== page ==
Everywhere we look these day’s these days the media are telling us that we’re too thin or too fat so it should come as no surprise to hear that a French model has died due to anorexia and another model is suing their modelling agency for saying she’s too fat.
But it does still come as a shock.
That is because deep down we know that a person’s worth should not be calculated by their weight and it is really not the most important aspect of their being.
If we were looking through the eyes of the media it weight would arguably be the most important aspect or at least in the top three aspects but when we look through our own eyes we know there are more important things, like staying alive.
Issabelle Carro died at age 27 after fighting the illness anorexia for 19 years. You might recognise Carro from the episode of Super Size VS Super Skinny that she appeared in.
However she is most famous for the ‘No anorexia’ campaign she took part in. The photos were taken by controversial photographer Oliviero Toscani and showed Carro’s skeletal frame. Carro was so far gone with anorexia that she was almost transparent – you could see her vertebrae clearly. On Super size VS Super Skinny she spoke about how it was painful to sit down due to the lack of fat on her bottom.
The campaign was launched during fashion week in Milan and was banned by the Italian authorities. They argued that the advert commercially exploited the illness.
On the other end of the scales though…
Ananda Marchildon winner for the fourth series of Hollands Next Top Model is suing Elite Modelling Agency on the grounds that they allegedly did not give her the prize money she was entitled to due to her hips being 2cm too big and therefore deeming her ‘too fat’.
Marchildon stands at 6ft and now has hips of 92cm, 2cms above the maximum limit of 90cm; she was sacked by the modeling agency because of this. The average European woman has hips the size of 102.9cm.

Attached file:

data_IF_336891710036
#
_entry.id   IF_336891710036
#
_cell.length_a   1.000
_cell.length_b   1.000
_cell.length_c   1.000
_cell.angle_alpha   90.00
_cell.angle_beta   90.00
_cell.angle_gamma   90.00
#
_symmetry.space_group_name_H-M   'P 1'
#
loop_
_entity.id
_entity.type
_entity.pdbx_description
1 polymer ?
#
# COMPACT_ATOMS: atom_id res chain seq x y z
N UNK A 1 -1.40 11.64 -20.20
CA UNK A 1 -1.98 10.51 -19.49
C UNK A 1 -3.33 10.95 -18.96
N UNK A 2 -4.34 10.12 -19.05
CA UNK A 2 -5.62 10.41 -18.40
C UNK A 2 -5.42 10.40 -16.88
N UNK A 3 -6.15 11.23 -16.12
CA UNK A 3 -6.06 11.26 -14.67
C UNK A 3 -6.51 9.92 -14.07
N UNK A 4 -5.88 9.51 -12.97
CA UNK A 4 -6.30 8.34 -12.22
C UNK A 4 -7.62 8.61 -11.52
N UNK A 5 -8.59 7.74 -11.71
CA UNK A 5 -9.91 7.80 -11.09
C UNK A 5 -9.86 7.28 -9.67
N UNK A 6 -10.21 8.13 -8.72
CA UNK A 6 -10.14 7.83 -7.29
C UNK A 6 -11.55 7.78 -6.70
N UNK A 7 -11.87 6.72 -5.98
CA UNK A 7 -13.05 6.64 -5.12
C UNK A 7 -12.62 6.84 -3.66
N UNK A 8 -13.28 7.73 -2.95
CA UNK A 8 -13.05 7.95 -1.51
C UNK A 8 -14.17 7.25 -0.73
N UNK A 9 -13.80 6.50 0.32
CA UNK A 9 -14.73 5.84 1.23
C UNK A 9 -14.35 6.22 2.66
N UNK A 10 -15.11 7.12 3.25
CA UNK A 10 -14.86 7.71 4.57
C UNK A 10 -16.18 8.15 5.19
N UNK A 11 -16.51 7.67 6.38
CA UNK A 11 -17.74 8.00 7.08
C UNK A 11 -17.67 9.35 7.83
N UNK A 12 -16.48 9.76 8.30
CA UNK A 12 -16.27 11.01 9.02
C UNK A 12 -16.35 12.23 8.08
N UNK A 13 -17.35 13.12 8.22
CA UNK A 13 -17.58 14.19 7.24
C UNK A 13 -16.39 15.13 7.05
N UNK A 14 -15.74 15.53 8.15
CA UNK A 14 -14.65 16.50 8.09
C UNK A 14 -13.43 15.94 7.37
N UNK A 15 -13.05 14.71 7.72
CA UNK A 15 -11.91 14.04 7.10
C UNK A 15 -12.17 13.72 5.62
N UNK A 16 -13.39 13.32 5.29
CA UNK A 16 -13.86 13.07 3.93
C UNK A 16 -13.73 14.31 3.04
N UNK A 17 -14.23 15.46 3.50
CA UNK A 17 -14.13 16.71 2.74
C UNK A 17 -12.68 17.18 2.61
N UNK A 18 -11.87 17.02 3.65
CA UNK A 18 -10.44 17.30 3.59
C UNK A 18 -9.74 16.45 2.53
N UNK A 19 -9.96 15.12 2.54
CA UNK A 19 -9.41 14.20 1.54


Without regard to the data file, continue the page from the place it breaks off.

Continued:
The agency argued their case by stating that they are obliged to work with Marchildon “as she looked in the final.”
Dieuwke Levinson-Arps, who is representing Marchildon, claims her client was told by a lawyer working for Elite that she was sacked because “although she has a nice face, she has a fat arse”.
It would appear that in today’s society an anorexic model is not acceptable and a model with hips smaller than the average woman but bigger than the average model is not acceptable. It no surprise that as many as one in twenty women have eating habits that are cause for concern.
The media dictates to us what is socially acceptable and at the moment it is an unattainable weight for most women. If a professional model struggles to maintain this sought after weight and has a “far arse” then what chance does the average woman have?
It is nice to see the recent development by Lingerie Company Ann Summer’s in using plus size models in their window displays. It will be interesting to see if other stores will follow in their footsteps.
A balance needs to be found between the skeletal arse and the ‘fat arse’ – there is a gap in the market for healthy sized models. Here’s hoping that some normal sized bums fill it soon.